Some residents of a white-majority Alabama city were apparently still very upset with the 1971 federal court order to desegregate all schools in Jefferson County, so much so they somehow worked out a way to avoid the black community by seceding from the school district itself.
This move, which could only be described as racist, would have resulted in black students being kicked out of schools. However, a federal court stepped in and held the city of Gardendale cannot simply secede from Jefferson County’s school district. Their attempt was triggered by the decades-old court order permitted “some students to transfer from schools in which their race is in the majority to schools in which their race is in the minority” and the federal No Child Left Behind Act of 2001.
The U.S. Census Data showed Jefferson County’s school district was about 75 percent white and 23 percent black in 2000. In 2015, that changed as the African-American population grew to 47 percent and white population decreased to 43 percent – a shift largely credited to similar secessions.
On Tuesday, the Court of Appeals found the city of Gardendale wanted to exclude black children from its new school as the white residents were using secession to break the district court’s law.
“The district court found that the Gardendale Board acted with a discriminatory purpose to exclude black children from the proposed school system and, alternatively, that the secession of the Gardendale Board would impede the efforts of the Jefferson County Board to fulfill its desegregation obligations,” the 11th Circuit Court wrote. “Despite these findings, the district court devised and permitted a partial secession that neither party requested.”
As Think Progress reported, Gardendale is not the only predominantly white city in Jefferson County that planned to get away with secession efforts.
Moreover, the effort to secede Gardendale’s schools was led by president of the district’s school board, a board member and two residents of the city.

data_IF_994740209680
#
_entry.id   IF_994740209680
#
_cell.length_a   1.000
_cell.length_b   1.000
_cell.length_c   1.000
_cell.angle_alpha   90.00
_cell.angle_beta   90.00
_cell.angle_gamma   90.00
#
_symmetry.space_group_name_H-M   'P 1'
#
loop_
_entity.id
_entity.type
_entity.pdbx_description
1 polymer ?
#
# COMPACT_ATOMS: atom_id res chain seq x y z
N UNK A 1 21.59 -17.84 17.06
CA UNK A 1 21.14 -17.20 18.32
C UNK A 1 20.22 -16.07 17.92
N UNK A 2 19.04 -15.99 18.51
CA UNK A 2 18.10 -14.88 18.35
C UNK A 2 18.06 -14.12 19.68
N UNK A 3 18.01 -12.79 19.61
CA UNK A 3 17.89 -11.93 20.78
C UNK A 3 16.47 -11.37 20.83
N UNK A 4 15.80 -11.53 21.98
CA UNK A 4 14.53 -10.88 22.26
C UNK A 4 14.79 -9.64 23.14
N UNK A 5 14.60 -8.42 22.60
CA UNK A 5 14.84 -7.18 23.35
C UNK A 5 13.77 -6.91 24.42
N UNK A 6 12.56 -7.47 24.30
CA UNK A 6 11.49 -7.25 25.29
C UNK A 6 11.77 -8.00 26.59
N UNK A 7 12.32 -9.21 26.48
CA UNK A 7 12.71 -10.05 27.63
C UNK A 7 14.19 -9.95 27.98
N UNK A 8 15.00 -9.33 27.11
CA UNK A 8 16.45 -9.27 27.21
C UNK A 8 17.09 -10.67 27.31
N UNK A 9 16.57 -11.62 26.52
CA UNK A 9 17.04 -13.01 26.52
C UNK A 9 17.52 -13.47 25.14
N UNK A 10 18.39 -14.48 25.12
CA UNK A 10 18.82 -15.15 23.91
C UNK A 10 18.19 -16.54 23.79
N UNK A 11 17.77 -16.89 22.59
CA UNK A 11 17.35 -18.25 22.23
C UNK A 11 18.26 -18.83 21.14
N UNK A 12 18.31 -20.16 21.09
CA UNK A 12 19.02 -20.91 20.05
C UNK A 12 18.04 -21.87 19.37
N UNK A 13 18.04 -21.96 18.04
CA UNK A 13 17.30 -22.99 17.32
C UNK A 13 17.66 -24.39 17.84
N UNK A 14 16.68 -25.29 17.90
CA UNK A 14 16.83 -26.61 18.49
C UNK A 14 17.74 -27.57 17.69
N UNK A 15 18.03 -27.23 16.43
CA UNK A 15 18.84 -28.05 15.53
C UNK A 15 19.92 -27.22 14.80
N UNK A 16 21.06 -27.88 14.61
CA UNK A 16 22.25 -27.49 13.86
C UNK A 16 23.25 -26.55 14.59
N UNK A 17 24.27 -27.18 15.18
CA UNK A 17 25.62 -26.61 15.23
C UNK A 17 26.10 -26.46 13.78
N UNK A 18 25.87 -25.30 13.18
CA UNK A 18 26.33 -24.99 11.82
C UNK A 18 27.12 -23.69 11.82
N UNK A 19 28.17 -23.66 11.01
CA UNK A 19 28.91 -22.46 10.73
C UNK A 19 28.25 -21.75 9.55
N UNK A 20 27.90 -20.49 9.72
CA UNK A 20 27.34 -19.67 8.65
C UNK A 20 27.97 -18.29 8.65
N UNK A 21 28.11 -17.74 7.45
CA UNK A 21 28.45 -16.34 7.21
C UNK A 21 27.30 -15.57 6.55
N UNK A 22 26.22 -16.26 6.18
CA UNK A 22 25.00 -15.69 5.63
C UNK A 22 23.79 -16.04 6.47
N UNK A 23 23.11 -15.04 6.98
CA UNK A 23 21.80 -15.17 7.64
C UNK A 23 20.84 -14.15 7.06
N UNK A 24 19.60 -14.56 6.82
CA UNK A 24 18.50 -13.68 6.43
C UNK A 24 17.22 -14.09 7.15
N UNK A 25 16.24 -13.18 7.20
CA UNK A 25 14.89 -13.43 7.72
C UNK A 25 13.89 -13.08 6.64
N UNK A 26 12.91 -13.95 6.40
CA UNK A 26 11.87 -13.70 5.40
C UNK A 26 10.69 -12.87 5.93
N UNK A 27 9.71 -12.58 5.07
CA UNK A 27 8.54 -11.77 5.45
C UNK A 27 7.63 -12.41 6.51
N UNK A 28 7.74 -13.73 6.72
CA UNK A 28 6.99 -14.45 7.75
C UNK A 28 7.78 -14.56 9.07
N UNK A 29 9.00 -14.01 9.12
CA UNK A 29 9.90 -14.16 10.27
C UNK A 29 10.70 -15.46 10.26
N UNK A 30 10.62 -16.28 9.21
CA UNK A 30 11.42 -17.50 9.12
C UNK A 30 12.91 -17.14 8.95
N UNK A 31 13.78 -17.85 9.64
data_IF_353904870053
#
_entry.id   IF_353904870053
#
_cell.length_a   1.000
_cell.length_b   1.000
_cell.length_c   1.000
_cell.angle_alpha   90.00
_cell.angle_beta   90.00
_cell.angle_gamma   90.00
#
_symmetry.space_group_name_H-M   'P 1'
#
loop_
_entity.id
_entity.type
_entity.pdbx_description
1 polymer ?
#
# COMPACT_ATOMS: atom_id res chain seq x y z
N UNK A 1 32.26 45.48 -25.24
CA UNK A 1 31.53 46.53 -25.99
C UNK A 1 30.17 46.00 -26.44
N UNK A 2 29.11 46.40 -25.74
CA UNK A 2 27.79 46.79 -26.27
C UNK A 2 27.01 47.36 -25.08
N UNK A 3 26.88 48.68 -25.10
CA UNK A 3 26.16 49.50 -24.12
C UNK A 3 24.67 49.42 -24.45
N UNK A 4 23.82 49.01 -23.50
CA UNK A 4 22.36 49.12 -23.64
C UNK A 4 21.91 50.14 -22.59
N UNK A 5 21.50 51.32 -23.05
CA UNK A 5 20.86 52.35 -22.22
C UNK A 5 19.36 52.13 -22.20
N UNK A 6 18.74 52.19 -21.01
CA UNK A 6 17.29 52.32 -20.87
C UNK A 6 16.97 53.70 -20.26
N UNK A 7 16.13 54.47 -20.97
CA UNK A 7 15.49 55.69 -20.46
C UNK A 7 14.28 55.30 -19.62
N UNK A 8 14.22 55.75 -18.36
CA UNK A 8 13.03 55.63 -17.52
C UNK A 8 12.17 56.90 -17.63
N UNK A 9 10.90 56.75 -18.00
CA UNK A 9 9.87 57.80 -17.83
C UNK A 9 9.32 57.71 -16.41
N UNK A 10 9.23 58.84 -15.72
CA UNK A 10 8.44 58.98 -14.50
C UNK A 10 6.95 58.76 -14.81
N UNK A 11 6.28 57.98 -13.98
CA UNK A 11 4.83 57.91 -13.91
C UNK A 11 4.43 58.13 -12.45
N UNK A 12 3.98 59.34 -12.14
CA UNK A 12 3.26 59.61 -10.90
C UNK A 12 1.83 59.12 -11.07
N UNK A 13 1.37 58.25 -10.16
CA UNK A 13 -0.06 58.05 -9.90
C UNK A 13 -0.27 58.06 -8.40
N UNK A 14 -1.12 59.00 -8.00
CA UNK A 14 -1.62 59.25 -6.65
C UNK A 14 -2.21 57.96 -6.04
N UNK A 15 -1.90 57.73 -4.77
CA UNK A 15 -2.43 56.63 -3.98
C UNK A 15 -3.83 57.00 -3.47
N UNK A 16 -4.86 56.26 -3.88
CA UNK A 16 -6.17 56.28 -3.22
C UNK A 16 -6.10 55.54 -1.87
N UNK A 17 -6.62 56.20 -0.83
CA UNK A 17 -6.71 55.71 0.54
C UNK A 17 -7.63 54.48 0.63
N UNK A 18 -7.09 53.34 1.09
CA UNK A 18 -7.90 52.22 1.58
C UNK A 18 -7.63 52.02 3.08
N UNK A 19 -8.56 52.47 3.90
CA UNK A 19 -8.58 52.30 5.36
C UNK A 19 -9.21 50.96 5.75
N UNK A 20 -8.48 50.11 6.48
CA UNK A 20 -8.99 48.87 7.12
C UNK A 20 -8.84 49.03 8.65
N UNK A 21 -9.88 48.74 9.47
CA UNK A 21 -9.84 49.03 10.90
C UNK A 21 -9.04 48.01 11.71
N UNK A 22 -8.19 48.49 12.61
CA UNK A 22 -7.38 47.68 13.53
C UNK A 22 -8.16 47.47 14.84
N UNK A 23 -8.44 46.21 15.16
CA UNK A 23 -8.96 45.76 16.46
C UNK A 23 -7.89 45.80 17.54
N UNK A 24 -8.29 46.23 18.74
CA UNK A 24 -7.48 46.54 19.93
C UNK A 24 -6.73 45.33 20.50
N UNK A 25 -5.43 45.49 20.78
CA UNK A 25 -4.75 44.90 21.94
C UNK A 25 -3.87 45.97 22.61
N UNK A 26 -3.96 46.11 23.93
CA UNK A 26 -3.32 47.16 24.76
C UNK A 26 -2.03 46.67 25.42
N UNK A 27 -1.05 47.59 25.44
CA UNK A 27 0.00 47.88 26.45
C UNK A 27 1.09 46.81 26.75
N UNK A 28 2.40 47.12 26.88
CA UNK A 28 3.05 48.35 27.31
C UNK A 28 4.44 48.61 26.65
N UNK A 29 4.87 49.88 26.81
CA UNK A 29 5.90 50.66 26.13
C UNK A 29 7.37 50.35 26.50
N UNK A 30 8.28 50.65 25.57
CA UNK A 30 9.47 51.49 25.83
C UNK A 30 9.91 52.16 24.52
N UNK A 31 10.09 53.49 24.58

According to the court order, the leaders set up a Facebook page to defend their move, where one wrote, “A look around at our community sporting events, our churches is great snapshots of our community.”
Another wrote: “Better control over the geographic composition of the student body [and] protection against the actions of other jurisdictions that might not be in our best interests,” explaining local rights as their motive.
The so-called leaders gave the example of a neighboring town of Center Point, which was an entirely white in 1970 but turned pre-dominantly black in 2010. They said they were scared this will be their fate if they don’t do something about it – because unfortunately, racism is still well and alive in 2018.
The scare is apparently such a big of a deal in the town that, according to the trial court that heard this case, a flyer featuring a white student was distributed asking if the residents would “rather live in an affluent white city or a formerly white city that now is well-integrated or predominantly black.”
The discriminatory flyer also listed predominant white communities that are “some of the best places to live.”
However, Gardendale school officials claim the idea for the new school district was not racially motivated.
“The Gardendale Board of Education is deeply grieved and disappointed by the opinion of the three-judge panel refusing to allow us to operate our own city schools in Gardendale,” said Michael Hogue, President of the Gardendale City Schools Board of Education. “We believe our actions have always reflected only our desire to form a new, welcoming, and inclusive school system to help schoolchildren and parents succeed, and we will continue to fight to achieve this by seeking further review in the federal courts.”
As the Think Progress appointed, the city council voted in favor of the secession effort and appointed a new school board superintendent, a veteran who had “never hired a black teacher, worked with a black teacher, or hired a black administrator.”
Cities have been allowed to split from the board if they still abided by the desegregation order until the city became non-discriminatory.
The court also said the city could secede if it did not go against the board’s desegregation efforts.
"If the Gardendale Board, for permissible purposes in the future, satisfies its burden to develop a secession plan that will not impede the desegregation efforts of the Jefferson County Board, then the district court may not prohibit the secession," the federal court ruled.
Thumbnail/ Banner Credit: Reuters